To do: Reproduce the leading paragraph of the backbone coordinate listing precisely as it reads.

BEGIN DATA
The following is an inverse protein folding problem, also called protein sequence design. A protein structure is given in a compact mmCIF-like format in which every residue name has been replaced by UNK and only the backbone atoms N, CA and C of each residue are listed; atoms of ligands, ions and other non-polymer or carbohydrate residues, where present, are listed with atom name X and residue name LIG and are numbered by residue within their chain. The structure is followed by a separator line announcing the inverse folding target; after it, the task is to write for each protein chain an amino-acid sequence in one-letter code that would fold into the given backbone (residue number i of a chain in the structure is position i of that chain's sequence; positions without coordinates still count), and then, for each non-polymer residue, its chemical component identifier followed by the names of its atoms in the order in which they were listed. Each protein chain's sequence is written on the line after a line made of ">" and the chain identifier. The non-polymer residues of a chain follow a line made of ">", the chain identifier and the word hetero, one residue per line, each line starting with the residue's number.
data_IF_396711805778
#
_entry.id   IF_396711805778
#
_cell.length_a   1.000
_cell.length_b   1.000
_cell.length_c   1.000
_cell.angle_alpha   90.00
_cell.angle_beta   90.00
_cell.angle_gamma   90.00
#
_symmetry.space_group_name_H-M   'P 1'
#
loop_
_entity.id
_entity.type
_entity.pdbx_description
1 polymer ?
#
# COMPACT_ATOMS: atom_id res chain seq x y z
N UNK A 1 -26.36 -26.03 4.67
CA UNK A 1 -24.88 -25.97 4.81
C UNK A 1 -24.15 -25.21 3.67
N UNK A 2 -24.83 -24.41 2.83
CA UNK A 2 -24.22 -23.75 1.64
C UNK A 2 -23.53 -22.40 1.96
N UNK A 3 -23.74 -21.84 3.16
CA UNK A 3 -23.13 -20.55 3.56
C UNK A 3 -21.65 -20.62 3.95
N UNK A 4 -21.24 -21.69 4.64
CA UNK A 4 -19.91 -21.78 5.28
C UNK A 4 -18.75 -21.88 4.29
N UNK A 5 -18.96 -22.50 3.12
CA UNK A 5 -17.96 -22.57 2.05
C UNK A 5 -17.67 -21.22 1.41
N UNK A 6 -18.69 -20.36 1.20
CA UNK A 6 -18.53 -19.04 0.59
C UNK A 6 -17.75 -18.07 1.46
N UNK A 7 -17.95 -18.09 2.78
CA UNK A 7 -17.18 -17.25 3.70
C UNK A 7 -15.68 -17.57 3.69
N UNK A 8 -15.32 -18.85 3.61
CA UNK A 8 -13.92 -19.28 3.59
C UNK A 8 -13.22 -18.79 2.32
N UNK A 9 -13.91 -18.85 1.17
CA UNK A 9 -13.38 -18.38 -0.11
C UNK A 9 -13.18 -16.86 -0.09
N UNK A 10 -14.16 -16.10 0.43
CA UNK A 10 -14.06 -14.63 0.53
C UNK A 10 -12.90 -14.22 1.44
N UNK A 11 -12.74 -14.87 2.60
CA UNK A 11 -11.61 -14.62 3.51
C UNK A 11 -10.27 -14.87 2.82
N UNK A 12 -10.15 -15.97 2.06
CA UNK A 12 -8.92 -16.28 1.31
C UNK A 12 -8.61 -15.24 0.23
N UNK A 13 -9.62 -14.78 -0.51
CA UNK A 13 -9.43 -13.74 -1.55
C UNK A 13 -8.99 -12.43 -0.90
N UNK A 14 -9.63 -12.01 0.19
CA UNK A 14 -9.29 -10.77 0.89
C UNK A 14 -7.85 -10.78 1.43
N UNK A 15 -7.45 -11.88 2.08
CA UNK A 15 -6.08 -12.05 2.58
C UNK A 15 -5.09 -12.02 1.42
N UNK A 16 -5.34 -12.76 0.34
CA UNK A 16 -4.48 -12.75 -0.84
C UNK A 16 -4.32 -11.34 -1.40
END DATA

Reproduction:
The following is an inverse protein folding problem, also called protein sequence design. A protein structure is given in a compact mmCIF-like format in which every residue name has been replaced by UNK and only the backbone atoms N, CA and C of each residue are listed; atoms of ligands, ions and other non-polymer or carbohydrate residues, where present, are listed with atom name X and residue name LIG and are numbered by residue within their chain. The structure is followed by a separator line announcing the inverse folding target; after it, the task is to write for each protein chain an amino-acid sequence in one-letter code that would fold into the given backbone (residue number i of a chain in the structure is position i of that chain's sequence; positions without coordinates still count), and then, for each non-polymer residue, its chemical component identifier followed by the names of its atoms in the order in which they were listed. Each protein chain's sequence is written on the line after a line made of ">" and the chain identifier. The non-polymer residues of a chain follow a line made of ">", the chain identifier and the word hetero, one residue per line, each line starting with the residue's number.